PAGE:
If we are lucky, we will get the chance to do the one thing that provides deep, lasting healing. We will get to rest.
We all claim that we want to rest. One day at the office brings you a barrage of “I could use a nap,” “I’m so stressed,” or “I’d kill for a vacation” comments from your peers (at least in many high-stress careers). While these statements are based in some truth, they are simultaneously lies. If you actually rested, and truly allowed yourself to fall deeply into a state of sympathetic nervous system downshifting, you’d find the pain you’ve been avoiding. Nobody wants to do that.
That’s the tricky thing with pain caused by trauma: we can only face it when we are calm, relaxed, and safe.
In many cases, this is the reason those who have experienced major traumas in their relationships continue to seek out high-risk/reward circumstances where they allow the thrill of drama to consume them. There cannot be safety or certainty in these relationships, because security feels foreign to a person so accustomed to chaos. However unfortunate it may be, the truth is that many traumatized people cannot settle themselves, nor can they allow themselves to be settled. They remain hyper-vigilant and hyper-aroused because their bodies are prepared to flee from or flight perceived threats at any moment. They were injured the last time they were at peace. They subconsciously refuse to experience peace ever again.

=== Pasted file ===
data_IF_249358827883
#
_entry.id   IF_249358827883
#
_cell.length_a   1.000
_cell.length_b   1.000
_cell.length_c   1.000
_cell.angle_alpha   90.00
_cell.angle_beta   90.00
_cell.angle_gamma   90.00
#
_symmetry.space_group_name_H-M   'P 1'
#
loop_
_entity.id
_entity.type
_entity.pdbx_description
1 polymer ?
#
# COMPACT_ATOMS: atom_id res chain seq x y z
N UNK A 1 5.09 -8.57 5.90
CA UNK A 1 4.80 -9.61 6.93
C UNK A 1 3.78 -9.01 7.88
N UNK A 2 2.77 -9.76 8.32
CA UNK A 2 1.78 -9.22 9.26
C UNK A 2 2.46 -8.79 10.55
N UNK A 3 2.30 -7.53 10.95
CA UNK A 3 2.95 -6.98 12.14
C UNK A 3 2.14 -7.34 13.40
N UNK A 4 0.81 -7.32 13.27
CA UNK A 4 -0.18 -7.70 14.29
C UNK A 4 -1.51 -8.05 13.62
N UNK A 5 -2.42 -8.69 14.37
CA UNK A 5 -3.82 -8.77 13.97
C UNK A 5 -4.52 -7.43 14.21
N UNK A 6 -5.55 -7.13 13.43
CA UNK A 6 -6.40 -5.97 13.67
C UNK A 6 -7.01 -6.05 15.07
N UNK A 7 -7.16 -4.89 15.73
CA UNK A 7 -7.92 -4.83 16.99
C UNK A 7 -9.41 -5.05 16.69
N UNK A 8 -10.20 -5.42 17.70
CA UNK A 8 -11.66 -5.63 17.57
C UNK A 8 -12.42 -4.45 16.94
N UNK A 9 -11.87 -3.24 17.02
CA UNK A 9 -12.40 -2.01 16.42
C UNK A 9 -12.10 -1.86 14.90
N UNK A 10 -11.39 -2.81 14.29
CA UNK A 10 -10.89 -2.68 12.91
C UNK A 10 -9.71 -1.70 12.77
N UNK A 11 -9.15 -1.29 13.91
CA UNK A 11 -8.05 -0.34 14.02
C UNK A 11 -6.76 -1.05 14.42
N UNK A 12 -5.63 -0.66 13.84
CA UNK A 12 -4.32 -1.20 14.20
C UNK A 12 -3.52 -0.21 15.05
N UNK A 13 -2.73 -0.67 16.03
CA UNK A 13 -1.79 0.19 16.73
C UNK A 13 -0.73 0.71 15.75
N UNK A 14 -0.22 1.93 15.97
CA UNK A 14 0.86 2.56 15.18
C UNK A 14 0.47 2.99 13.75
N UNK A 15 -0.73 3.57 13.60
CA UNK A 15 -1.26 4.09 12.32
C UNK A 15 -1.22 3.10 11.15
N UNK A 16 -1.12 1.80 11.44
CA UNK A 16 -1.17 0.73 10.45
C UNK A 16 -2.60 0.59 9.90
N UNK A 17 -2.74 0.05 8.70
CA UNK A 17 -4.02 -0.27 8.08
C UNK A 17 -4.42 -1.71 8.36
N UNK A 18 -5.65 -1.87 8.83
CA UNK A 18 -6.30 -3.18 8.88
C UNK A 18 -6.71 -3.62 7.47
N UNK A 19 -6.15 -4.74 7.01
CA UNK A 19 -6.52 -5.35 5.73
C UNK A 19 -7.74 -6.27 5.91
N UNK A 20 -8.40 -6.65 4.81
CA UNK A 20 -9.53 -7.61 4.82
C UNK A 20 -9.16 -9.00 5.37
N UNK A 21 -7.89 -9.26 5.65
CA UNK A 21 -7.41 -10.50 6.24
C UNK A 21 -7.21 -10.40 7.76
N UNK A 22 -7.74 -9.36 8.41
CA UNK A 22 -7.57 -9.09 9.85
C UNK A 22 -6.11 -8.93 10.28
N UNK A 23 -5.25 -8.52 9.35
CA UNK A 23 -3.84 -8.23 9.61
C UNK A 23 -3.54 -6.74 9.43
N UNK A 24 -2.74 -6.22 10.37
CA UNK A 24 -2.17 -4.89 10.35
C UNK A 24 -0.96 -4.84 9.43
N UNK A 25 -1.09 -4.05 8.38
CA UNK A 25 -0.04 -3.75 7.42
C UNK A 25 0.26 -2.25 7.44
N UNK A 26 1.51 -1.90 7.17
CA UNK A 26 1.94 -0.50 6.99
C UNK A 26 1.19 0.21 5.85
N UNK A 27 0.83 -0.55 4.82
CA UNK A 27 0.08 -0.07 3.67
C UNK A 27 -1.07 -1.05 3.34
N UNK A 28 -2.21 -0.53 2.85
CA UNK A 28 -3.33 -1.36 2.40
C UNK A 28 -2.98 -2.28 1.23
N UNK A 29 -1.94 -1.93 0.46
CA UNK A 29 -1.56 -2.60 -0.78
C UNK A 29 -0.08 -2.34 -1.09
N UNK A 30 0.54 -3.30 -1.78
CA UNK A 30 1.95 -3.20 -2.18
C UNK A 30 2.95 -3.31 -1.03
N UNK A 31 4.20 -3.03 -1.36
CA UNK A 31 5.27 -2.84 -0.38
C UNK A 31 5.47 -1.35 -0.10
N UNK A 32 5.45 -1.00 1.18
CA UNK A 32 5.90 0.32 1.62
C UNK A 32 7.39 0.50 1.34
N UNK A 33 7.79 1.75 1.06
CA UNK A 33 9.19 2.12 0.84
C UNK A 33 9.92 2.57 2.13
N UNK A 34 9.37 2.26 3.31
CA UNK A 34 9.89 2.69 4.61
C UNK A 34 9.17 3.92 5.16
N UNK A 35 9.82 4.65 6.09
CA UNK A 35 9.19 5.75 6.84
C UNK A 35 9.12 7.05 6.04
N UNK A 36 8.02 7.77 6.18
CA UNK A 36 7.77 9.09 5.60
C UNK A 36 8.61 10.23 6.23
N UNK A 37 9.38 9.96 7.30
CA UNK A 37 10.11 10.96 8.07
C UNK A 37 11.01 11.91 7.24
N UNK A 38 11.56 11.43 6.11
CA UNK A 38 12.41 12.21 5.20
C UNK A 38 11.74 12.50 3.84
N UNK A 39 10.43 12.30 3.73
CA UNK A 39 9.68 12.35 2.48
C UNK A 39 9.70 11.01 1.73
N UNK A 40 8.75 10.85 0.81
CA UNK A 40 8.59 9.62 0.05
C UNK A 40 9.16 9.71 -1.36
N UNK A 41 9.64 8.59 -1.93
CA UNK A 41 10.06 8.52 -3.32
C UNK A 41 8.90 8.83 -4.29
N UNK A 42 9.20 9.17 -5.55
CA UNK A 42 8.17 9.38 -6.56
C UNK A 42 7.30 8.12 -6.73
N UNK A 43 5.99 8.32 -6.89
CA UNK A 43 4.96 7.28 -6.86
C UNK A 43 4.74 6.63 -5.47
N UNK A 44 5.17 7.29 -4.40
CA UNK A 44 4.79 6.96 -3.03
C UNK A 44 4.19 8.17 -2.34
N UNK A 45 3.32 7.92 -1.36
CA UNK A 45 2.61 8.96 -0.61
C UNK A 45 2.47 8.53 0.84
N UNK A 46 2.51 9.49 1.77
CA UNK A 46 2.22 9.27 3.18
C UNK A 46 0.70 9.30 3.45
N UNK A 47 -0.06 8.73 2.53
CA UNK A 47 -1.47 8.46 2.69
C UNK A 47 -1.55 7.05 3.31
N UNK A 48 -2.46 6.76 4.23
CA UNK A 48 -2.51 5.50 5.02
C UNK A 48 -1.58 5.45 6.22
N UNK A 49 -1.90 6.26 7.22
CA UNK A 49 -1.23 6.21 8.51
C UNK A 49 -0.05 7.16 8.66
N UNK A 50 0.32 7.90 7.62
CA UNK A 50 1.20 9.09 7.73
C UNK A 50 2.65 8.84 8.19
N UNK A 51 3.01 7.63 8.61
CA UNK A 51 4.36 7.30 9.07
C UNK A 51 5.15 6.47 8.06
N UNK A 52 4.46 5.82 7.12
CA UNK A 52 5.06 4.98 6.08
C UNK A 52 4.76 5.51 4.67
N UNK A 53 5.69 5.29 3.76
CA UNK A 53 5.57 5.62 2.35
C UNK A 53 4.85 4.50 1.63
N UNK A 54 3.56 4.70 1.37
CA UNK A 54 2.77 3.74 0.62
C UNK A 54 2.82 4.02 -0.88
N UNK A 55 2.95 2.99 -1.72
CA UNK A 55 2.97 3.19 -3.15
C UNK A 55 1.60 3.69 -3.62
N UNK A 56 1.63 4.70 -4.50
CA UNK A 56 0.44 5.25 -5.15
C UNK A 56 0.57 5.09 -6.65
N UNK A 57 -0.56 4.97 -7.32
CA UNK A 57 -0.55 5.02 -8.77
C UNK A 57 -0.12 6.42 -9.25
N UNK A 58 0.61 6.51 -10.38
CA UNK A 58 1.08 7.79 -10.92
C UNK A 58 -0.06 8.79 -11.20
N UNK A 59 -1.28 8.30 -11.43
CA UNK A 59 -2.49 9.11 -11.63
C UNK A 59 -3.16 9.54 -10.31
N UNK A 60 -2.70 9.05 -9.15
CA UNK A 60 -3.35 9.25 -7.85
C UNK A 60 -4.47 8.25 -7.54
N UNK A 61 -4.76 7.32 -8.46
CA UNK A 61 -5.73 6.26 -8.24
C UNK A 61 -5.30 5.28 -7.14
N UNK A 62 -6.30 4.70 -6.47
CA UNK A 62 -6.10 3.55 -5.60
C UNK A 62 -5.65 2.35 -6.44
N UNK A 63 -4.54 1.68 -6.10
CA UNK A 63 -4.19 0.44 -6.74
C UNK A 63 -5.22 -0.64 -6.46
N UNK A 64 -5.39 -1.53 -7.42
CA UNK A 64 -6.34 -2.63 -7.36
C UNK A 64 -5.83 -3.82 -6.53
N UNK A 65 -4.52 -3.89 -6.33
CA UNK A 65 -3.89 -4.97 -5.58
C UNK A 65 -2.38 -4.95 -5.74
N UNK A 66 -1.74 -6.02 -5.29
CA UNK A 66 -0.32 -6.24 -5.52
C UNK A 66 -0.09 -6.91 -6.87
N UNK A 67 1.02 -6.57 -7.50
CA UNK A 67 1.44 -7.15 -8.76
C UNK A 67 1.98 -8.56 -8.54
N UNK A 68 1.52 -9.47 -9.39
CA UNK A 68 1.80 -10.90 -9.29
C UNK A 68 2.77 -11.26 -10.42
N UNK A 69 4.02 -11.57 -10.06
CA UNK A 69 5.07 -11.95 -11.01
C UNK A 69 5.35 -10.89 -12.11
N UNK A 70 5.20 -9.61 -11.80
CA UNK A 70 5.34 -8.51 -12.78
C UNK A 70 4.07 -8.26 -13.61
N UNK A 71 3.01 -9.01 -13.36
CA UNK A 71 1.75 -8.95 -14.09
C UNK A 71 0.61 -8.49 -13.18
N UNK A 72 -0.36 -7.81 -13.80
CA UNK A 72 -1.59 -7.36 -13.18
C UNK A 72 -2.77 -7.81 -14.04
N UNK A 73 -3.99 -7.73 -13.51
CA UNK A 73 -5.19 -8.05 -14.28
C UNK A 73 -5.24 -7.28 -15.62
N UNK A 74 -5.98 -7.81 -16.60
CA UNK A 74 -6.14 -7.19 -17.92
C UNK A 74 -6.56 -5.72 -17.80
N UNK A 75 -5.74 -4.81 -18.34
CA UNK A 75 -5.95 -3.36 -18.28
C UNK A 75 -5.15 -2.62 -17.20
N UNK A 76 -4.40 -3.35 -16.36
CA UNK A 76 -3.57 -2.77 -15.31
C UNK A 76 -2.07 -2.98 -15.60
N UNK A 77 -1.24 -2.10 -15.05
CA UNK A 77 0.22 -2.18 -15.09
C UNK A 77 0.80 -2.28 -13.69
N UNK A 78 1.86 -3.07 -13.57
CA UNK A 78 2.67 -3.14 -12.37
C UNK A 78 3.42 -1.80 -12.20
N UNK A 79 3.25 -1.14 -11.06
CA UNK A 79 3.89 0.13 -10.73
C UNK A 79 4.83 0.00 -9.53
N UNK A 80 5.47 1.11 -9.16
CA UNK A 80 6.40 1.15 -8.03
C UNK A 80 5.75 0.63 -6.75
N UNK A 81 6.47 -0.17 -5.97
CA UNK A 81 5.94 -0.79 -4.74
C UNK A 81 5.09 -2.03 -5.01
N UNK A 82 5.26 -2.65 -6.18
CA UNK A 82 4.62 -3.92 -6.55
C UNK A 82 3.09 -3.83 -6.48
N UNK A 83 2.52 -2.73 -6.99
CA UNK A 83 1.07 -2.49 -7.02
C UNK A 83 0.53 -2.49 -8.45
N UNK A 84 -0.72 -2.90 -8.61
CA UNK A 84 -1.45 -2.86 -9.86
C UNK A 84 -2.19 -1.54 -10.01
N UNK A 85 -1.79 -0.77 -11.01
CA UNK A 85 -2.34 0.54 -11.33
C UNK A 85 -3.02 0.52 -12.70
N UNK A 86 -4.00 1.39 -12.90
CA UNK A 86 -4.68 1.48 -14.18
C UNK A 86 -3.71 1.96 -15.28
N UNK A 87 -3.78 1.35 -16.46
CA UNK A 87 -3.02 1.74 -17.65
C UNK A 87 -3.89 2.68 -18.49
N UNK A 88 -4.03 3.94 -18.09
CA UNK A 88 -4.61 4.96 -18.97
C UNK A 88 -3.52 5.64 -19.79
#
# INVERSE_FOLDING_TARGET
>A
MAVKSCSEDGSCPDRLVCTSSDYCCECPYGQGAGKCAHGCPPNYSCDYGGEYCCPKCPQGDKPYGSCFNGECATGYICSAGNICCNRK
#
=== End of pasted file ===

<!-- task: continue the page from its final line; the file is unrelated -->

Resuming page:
This may be difficult to understand if you have no personal experience with deep trauma. Consider this:
You once were happy, whole, loved, and safe. Then, you were separated from your loved ones and ended up in a war. You spent every day of the past 20 years in this war zone. Your physical, mental, and spiritual self is now accustomed to the experience. Your hormones and attention span are wired in a hyperactive way that supports your existence in the stressful environment. You have a certain disposition about you that makes you threatening to potential attackers. You trust very few people and to risk trusting anybody outside of your immediate circle means risking your life. It is both logical and reproductively sound for you to continue living the way you have been, because it is the way you as an organism have learned to survive. If you were to rest, relax, and find calm, you would quickly lose your status as a predator and become potential prey.